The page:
Mark A. Smith is professor of Political Science and an adjunct professor of Comparative Religion and Communication at the University of Washington. His research focuses on economic and religious groups, ideas, and influences in American politics. In his new book, Secular Faith: How Culture Has Trumped Religion in American Politics, Dr. Smith argues that religion is not nearly the unchanging conservative influence in American politics that we have come to think it is and is best understood as responding to changing political and cultural values rather than shaping them.
Welcome to the Morning Buzz, PRRI’s morning dose of religion-related news with a shot of data – because what doesn’t liven up a morning round-up like some public opinion numbers?
The confusing yet endlessly intriguing saga of Notre Dame football star Manti Te’o’s imaginary girlfriend has sent the internet into a tizzy. There are so many questions to be answered: did Manti Te’o (much like his distinguished forbear, Henry VIII) get “catfished”? How will Hawaii Rep. Colleen Hanabusa, who was praising Te’o on the House floor as recently as a month ago, take the news?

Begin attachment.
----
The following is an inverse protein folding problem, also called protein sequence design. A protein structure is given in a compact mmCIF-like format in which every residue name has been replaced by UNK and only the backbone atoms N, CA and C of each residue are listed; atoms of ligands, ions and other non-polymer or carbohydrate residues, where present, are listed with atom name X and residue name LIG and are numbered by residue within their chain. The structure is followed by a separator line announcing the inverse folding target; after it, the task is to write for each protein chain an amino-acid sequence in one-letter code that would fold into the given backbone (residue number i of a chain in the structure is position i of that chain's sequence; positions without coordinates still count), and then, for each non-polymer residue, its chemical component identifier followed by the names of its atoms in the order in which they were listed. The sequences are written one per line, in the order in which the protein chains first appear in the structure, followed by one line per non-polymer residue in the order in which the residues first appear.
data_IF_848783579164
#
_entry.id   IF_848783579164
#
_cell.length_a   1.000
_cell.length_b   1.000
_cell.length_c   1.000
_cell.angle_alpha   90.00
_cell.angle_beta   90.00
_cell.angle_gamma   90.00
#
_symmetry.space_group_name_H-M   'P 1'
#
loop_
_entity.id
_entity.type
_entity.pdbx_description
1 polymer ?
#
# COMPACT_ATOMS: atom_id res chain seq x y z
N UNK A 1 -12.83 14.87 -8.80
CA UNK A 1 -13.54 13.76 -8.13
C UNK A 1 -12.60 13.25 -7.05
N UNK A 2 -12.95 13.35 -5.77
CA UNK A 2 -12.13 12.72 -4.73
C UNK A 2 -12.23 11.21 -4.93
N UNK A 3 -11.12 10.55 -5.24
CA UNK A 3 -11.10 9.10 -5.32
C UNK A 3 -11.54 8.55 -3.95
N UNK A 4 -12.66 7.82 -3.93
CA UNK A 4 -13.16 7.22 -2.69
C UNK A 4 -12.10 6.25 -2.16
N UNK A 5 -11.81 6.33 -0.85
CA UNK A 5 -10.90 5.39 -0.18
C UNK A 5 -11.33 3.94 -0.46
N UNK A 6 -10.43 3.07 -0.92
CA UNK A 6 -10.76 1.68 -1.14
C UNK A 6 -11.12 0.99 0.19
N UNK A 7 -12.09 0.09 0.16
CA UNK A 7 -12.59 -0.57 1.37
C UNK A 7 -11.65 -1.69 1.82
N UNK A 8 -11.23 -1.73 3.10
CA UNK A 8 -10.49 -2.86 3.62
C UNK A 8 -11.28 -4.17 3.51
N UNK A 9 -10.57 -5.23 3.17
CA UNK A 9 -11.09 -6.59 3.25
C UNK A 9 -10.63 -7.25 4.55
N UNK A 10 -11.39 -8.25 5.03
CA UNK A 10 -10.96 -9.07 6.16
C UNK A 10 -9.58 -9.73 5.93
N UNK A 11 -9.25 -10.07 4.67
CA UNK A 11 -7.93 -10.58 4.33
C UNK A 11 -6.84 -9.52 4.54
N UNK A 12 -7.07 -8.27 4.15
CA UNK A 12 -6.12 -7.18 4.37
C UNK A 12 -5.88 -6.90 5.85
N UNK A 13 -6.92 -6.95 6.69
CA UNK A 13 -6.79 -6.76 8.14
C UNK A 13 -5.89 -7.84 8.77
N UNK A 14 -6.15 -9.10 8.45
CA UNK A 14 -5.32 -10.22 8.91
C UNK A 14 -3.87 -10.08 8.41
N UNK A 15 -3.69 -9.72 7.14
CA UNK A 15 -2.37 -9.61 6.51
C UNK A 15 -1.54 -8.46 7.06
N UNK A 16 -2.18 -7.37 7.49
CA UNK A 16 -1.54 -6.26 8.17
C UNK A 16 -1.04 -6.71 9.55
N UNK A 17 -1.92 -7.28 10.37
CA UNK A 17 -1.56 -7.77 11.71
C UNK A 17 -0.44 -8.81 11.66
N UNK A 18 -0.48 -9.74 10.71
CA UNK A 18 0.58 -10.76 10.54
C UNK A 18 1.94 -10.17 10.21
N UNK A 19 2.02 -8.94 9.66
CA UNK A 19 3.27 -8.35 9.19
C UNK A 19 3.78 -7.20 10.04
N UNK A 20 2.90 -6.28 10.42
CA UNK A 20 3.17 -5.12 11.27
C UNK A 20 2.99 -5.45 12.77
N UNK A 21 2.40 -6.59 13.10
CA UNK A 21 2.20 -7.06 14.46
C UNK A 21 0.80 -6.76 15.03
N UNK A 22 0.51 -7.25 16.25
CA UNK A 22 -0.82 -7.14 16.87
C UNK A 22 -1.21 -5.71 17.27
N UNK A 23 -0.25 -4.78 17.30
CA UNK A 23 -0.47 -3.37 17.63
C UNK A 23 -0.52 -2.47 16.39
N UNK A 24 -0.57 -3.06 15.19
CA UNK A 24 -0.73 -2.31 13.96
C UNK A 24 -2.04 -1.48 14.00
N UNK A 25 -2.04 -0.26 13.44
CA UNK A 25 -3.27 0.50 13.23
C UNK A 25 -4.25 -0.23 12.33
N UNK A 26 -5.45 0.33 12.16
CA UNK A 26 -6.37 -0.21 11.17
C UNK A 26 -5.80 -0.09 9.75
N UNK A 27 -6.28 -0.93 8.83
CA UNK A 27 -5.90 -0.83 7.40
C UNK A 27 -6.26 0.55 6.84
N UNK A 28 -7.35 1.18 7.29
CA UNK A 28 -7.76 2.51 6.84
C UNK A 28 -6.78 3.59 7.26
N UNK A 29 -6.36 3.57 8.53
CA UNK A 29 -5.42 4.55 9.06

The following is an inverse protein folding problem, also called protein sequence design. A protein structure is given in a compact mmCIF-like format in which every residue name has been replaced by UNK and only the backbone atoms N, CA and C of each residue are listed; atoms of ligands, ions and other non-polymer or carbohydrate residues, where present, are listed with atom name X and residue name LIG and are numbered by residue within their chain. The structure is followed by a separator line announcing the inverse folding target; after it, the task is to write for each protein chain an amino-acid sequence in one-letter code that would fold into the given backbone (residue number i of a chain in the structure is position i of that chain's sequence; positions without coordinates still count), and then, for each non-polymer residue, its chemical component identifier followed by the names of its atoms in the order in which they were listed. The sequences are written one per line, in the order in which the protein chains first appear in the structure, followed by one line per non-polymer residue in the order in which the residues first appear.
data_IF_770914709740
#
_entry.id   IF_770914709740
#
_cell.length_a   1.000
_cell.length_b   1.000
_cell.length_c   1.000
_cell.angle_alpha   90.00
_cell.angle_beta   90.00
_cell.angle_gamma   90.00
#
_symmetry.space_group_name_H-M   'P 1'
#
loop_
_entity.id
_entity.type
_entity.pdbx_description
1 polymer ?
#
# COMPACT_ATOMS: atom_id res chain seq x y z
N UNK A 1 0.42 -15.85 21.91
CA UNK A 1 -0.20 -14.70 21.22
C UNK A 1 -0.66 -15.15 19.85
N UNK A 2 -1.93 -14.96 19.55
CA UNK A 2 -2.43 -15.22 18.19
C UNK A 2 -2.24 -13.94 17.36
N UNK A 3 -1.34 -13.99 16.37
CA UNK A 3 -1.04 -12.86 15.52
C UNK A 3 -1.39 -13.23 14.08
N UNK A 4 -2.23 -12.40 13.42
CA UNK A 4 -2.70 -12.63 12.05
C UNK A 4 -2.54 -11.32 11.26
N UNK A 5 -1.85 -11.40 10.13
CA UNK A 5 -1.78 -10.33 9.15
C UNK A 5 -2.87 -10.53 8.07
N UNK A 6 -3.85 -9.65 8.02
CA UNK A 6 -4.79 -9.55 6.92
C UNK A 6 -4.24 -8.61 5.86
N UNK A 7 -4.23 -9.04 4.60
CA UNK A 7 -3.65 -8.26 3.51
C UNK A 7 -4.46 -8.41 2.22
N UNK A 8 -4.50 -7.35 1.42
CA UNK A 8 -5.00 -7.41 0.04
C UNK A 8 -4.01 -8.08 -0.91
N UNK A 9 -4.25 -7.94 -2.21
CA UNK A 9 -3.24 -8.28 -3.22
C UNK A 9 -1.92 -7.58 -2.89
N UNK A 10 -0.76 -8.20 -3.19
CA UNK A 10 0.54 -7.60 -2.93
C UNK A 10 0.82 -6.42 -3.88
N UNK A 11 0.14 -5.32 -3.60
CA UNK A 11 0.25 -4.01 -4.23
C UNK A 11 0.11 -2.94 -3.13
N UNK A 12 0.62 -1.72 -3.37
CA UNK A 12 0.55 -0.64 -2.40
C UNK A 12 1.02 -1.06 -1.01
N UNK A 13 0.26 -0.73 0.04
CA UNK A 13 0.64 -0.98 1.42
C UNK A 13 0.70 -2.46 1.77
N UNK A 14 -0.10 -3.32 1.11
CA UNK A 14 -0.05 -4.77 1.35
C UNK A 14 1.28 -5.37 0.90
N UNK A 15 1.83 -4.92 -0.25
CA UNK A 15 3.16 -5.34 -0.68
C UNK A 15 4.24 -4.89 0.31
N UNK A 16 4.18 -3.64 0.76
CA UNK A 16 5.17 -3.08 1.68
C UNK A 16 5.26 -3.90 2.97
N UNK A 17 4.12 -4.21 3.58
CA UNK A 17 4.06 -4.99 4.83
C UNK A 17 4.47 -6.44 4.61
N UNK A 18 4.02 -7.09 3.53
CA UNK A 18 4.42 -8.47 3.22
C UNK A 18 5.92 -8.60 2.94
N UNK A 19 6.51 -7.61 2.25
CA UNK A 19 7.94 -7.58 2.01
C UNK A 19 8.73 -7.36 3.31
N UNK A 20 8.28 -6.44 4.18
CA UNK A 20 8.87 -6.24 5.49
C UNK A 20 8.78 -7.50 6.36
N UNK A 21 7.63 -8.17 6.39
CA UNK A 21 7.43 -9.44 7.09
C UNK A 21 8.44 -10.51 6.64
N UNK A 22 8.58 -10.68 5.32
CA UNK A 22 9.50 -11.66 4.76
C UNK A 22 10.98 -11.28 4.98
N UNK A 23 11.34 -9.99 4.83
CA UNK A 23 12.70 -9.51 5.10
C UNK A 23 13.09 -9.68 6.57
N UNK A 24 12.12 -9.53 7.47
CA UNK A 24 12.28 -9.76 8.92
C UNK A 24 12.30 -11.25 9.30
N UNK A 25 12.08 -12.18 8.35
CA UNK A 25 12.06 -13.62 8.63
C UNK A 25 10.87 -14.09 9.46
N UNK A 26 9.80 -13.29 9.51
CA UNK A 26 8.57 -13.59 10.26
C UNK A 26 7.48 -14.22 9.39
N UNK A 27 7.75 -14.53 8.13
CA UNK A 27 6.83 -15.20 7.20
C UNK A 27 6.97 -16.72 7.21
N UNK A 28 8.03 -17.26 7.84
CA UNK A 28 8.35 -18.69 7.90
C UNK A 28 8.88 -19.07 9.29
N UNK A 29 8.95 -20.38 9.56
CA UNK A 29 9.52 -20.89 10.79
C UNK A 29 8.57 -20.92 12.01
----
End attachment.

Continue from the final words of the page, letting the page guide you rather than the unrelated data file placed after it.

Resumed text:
Disgraced former South Carolina governor Mark Sanford has announced that he will run for his old congressional seat. Sanford left the governor’s mansion after admitting to an extramarital affair with an Argentine woman. He’s clearly hoping his former constituents will be either forgiving or amnesiac: nearly three-quarters (72%) of Americans say it’s a very serious problem for elected officials to cheat on their spouses.
A new analysis from the American Enterprise Institute shows that, as the 40th anniversary of Roe v. Wade approaches, Americans oppose overturning the landmark ruling, but favor a wide range of abortion restrictions. Read more about this paradox at our blog.
President Obama will be sworn in for the second time on Monday, using Bibles owned by his political heroes, Abraham Lincoln and Martin Luther King, Jr. Daniel Burke writes that Obama’s use of scripture echoes both men’s unique rhetorical style. Meanwhile, the word “God” will appear in the oath of office – but not without controversy.
NPR explores the challenges of making marriage work when only one spouse believes in God.